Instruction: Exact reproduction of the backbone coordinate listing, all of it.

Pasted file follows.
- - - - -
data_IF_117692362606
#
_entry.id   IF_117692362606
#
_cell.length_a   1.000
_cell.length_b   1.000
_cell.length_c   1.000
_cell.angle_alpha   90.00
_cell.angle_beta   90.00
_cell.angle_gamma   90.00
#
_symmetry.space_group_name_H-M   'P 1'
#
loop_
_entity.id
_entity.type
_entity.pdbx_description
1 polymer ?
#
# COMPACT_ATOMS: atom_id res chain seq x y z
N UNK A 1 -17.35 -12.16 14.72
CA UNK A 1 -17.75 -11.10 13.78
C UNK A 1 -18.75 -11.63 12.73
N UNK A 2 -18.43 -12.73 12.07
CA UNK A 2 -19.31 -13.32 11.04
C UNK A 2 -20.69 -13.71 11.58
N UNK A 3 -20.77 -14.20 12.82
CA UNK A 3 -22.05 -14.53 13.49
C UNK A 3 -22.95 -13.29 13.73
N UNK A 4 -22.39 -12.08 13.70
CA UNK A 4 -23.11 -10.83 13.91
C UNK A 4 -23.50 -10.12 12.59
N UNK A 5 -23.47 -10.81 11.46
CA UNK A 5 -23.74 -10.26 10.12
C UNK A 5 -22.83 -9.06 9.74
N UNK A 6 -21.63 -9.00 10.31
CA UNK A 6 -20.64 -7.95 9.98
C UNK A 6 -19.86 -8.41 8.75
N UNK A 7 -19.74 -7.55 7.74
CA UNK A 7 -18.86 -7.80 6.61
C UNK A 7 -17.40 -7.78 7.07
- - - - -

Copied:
data_IF_117692362606
#
_entry.id   IF_117692362606
#
_cell.length_a   1.000
_cell.length_b   1.000
_cell.length_c   1.000
_cell.angle_alpha   90.00
_cell.angle_beta   90.00
_cell.angle_gamma   90.00
#
_symmetry.space_group_name_H-M   'P 1'
#
loop_
_entity.id
_entity.type
_entity.pdbx_description
1 polymer ?
#
# COMPACT_ATOMS: atom_id res chain seq x y z
N UNK A 1 -17.35 -12.16 14.72
CA UNK A 1 -17.75 -11.10 13.78
C UNK A 1 -18.75 -11.63 12.73
N UNK A 2 -18.43 -12.73 12.07
CA UNK A 2 -19.31 -13.32 11.04
C UNK A 2 -20.69 -13.71 11.58
N UNK A 3 -20.77 -14.20 12.82
CA UNK A 3 -22.05 -14.53 13.49
C UNK A 3 -22.95 -13.29 13.73
N UNK A 4 -22.39 -12.08 13.70
CA UNK A 4 -23.11 -10.83 13.91
C UNK A 4 -23.50 -10.12 12.59
N UNK A 5 -23.47 -10.81 11.46
CA UNK A 5 -23.74 -10.26 10.12
C UNK A 5 -22.83 -9.06 9.74
N UNK A 6 -21.63 -9.00 10.31
CA UNK A 6 -20.64 -7.95 9.98
C UNK A 6 -19.86 -8.41 8.75
N UNK A 7 -19.74 -7.55 7.74
CA UNK A 7 -18.86 -7.80 6.61
C UNK A 7 -17.40 -7.78 7.07